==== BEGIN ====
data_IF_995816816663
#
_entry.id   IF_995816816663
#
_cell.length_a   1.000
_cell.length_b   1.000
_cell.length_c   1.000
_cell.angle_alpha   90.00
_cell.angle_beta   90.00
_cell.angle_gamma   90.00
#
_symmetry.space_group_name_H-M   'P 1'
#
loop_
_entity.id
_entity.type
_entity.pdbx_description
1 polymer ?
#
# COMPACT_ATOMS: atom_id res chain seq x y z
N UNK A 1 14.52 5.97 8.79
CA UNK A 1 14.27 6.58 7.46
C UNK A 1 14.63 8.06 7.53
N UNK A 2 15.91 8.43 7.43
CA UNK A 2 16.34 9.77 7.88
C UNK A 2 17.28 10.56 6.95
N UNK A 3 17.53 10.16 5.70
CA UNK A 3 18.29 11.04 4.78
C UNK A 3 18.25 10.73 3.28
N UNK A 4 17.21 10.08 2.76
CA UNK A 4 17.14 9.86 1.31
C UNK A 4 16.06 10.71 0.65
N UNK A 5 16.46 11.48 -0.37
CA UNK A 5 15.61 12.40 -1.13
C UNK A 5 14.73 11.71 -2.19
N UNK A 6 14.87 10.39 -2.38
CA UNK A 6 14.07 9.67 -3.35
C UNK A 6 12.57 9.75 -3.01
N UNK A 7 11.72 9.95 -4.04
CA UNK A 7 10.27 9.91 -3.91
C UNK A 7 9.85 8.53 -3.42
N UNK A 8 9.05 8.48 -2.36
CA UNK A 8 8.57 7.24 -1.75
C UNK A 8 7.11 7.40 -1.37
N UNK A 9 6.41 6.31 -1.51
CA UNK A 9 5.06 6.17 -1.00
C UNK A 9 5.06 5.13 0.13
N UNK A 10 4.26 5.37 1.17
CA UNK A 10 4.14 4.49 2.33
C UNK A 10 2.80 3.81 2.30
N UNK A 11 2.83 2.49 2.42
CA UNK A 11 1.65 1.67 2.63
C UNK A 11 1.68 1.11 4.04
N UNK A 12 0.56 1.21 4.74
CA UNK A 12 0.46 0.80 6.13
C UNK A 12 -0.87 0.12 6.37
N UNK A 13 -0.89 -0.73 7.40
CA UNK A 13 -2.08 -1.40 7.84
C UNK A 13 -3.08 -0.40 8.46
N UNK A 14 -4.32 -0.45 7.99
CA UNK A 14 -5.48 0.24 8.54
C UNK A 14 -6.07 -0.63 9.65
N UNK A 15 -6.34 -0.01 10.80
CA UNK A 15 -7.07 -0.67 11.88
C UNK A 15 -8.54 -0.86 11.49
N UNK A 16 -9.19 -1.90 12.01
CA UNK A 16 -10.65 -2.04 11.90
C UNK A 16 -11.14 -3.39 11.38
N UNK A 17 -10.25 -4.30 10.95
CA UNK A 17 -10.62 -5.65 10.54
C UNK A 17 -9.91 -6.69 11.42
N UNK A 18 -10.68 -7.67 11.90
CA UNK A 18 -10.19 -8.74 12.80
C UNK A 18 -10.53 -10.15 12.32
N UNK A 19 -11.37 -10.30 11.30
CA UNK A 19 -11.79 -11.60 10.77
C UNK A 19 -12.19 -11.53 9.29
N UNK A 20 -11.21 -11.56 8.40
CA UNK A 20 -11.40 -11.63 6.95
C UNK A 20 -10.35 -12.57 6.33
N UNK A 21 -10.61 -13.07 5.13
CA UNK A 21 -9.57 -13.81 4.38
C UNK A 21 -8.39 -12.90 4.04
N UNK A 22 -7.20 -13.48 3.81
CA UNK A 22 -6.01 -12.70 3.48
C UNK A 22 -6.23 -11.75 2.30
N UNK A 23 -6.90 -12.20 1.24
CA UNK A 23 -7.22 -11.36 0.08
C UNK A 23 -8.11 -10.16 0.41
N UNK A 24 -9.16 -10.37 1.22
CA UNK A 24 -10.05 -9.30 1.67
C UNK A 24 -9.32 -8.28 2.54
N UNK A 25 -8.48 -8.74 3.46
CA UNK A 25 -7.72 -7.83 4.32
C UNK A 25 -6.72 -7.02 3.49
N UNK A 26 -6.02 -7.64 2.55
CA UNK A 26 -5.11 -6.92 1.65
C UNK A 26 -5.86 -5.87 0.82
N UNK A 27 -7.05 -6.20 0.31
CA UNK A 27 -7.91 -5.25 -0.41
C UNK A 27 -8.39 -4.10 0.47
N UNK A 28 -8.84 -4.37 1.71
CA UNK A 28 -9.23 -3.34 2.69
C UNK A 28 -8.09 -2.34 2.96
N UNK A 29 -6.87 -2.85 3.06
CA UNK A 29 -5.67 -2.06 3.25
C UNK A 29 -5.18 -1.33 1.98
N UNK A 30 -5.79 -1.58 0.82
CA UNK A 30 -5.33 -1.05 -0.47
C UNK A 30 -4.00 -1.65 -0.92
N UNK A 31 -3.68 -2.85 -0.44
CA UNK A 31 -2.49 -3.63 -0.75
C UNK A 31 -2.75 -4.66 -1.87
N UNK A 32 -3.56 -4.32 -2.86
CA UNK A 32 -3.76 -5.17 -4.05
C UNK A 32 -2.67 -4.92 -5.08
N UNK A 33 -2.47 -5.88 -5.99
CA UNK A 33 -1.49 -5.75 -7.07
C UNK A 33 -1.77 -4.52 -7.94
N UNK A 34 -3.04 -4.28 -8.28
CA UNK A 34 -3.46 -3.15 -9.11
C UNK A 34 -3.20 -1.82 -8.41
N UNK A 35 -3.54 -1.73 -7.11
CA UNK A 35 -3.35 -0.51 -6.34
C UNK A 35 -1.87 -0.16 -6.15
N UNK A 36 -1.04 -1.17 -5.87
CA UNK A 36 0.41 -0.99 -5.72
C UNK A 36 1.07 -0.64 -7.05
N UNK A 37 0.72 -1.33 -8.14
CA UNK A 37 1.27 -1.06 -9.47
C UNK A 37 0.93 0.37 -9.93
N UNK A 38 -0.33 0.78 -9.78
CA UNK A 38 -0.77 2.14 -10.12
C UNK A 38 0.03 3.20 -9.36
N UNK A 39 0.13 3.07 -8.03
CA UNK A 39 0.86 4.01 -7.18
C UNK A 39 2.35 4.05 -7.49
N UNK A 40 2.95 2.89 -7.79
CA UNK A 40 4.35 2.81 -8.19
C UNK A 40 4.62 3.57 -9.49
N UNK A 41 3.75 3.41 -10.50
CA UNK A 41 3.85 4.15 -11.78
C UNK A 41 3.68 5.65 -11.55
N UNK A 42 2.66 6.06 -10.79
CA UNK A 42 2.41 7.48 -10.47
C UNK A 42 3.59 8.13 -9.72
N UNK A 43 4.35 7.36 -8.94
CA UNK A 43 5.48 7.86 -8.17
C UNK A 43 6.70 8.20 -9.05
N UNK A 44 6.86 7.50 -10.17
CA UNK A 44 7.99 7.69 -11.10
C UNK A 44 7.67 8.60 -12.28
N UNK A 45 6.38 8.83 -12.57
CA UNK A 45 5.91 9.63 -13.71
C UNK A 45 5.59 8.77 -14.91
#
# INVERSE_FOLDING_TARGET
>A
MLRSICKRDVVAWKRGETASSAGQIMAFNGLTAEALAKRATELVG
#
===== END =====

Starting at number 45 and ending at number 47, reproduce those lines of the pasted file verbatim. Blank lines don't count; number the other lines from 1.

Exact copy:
N UNK A 9 6.41 6.31 -1.51
CA UNK A 9 5.06 6.17 -1.00
C UNK A 9 5.06 5.13 0.13